Zoë and I had been talking about an upstate road trip for months. Troy, New York floated in our vocabularies for a few weeks after we heard that it is "the Brooklyn of Albany," and we finally set a no-joke-this-is-happening date in the calendar. We stayed with John, a collector who had traded Manhattan for Troy and opened a B&B that is truly out of a storybook. Breakfast was berries and good, strong coffee, and dessert was painting under string lights in the yard, but the best part was all the conversations, laughs, and subtleties that happened in between.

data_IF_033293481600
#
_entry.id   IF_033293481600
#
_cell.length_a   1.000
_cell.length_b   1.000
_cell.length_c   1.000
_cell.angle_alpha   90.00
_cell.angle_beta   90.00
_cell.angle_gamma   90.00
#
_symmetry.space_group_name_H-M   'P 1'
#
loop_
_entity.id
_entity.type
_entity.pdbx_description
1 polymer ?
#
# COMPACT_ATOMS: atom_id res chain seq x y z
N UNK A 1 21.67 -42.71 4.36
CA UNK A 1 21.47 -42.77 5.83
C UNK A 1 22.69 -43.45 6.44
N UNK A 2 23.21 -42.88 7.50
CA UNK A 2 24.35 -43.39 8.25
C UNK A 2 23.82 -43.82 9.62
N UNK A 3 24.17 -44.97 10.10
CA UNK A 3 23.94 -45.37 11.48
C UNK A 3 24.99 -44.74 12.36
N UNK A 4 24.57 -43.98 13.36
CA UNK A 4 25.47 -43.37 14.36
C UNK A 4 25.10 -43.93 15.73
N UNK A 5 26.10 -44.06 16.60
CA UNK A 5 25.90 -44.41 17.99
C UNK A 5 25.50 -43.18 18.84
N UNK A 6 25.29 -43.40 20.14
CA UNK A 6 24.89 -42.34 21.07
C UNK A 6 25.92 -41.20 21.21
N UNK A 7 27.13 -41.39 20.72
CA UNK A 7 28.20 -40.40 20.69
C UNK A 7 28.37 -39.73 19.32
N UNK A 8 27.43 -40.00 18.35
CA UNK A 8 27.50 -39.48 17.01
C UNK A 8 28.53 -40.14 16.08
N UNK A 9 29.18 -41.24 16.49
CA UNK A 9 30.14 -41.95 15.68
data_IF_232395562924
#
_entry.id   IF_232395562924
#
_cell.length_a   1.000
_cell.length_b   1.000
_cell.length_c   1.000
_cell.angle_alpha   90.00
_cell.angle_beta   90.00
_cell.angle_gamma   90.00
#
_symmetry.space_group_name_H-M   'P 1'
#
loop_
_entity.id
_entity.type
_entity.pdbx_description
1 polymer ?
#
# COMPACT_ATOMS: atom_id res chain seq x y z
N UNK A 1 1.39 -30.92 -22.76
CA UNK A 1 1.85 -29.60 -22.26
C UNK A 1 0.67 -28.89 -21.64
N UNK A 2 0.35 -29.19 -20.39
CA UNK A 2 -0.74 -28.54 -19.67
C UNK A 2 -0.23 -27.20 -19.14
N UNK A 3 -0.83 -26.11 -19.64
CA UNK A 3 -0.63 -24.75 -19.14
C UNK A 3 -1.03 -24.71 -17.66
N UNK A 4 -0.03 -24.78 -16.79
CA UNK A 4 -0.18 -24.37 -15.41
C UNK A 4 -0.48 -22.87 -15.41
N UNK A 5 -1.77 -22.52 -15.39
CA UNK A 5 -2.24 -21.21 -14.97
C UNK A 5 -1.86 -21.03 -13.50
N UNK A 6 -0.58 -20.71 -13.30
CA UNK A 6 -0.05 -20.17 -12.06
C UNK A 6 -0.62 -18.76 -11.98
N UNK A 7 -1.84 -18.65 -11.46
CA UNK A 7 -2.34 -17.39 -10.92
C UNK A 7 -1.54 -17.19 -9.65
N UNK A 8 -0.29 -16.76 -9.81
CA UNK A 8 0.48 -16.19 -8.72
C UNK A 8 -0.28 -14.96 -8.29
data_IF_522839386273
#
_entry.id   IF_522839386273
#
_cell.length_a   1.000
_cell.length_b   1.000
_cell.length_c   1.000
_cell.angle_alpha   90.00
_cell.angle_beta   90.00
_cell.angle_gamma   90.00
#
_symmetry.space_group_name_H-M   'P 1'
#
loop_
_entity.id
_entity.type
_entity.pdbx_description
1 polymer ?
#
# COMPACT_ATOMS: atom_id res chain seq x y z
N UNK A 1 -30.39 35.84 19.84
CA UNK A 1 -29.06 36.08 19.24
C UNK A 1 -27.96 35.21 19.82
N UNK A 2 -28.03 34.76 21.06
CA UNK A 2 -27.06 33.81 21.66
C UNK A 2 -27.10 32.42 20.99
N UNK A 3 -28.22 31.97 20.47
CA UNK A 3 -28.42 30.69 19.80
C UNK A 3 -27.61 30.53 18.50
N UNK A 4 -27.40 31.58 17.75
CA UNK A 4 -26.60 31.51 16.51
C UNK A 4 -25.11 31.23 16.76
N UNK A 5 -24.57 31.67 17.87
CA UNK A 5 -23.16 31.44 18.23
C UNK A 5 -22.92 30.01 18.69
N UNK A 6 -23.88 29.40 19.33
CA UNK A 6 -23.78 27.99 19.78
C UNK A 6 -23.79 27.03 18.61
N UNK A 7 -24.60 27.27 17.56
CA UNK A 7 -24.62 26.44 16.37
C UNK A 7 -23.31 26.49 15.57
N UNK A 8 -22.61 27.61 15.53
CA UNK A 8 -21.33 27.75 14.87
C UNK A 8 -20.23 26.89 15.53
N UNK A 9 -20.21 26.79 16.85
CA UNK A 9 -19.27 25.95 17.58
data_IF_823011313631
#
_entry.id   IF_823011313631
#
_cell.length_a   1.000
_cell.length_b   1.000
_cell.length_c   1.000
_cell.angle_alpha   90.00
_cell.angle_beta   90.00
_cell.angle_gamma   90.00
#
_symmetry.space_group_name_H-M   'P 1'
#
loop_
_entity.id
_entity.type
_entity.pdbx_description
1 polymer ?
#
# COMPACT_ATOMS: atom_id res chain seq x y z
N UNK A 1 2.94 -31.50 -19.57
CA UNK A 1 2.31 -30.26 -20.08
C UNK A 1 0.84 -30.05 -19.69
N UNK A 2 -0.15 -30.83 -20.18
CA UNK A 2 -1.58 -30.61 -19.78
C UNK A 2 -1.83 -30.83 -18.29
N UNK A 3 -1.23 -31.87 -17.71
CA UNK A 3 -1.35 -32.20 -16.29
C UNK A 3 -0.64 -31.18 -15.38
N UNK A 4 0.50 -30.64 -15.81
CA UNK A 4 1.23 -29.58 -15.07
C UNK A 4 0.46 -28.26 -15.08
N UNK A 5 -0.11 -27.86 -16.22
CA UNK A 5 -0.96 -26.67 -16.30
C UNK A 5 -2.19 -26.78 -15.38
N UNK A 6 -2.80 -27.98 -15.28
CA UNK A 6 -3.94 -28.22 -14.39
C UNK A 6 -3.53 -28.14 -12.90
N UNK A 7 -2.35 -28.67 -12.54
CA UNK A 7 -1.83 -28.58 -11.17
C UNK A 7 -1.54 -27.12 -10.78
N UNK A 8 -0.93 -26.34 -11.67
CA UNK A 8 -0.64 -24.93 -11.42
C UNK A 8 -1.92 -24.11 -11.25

It's no secret that New York City can feel like the whole world. Visiting a place like Troy is an reminder that the world is always bigger than we think it is and that our moment now is just one of millions. Walking down streets frozen in 1870 - and then 1950 - made "right now" feel very insignificant. This perspective may seem self-explanatory, and it is easy to lose sight of on a day-to-day basis; bringing it front and center as Troy did can help ground us in something beyond our own immediate experience. This is important.